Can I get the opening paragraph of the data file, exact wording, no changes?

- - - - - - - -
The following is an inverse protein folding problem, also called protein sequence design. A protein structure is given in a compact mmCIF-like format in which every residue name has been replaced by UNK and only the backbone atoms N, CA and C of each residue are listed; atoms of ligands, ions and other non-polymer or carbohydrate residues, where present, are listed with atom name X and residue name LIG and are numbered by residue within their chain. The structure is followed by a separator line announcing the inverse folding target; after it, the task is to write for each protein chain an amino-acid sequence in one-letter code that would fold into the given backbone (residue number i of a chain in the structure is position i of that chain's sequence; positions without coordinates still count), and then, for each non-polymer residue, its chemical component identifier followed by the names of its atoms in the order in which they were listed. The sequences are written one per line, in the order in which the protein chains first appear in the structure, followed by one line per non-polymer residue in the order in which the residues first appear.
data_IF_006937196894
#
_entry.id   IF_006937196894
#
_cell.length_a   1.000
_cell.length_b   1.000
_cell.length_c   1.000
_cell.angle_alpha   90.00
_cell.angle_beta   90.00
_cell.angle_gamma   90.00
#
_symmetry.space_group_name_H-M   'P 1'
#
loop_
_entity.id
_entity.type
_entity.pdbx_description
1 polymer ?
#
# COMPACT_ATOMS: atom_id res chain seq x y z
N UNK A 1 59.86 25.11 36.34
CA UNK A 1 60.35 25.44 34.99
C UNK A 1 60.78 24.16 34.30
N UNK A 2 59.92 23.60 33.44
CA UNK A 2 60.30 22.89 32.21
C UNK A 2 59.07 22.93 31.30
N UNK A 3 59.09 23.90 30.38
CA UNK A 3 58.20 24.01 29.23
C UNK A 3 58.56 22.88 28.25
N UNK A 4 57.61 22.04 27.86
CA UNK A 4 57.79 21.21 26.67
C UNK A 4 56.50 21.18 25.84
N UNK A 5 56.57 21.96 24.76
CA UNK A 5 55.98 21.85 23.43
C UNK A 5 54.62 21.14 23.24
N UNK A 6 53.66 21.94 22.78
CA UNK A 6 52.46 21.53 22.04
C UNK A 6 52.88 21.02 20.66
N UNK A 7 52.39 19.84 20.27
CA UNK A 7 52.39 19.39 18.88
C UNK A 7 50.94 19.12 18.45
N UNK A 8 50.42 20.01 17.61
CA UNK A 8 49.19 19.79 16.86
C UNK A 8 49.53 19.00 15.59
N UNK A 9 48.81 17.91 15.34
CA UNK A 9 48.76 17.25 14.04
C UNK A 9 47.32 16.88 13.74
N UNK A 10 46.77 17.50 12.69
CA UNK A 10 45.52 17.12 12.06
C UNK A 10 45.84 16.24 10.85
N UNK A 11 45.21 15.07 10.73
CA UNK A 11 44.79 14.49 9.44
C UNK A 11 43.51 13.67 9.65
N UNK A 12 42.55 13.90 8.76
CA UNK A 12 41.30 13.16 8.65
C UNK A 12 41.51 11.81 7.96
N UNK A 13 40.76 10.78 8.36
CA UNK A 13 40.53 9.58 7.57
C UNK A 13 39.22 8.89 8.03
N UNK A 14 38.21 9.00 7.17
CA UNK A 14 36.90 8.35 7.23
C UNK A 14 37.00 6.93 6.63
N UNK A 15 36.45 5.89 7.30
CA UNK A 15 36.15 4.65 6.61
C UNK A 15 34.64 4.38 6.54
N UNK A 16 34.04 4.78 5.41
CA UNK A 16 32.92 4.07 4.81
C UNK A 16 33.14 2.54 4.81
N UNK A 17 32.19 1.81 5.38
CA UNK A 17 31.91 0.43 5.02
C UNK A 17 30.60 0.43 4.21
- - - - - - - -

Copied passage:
The following is an inverse protein folding problem, also called protein sequence design. A protein structure is given in a compact mmCIF-like format in which every residue name has been replaced by UNK and only the backbone atoms N, CA and C of each residue are listed; atoms of ligands, ions and other non-polymer or carbohydrate residues, where present, are listed with atom name X and residue name LIG and are numbered by residue within their chain. The structure is followed by a separator line announcing the inverse folding target; after it, the task is to write for each protein chain an amino-acid sequence in one-letter code that would fold into the given backbone (residue number i of a chain in the structure is position i of that chain's sequence; positions without coordinates still count), and then, for each non-polymer residue, its chemical component identifier followed by the names of its atoms in the order in which they were listed. The sequences are written one per line, in the order in which the protein chains first appear in the structure, followed by one line per non-polymer residue in the order in which the residues first appear.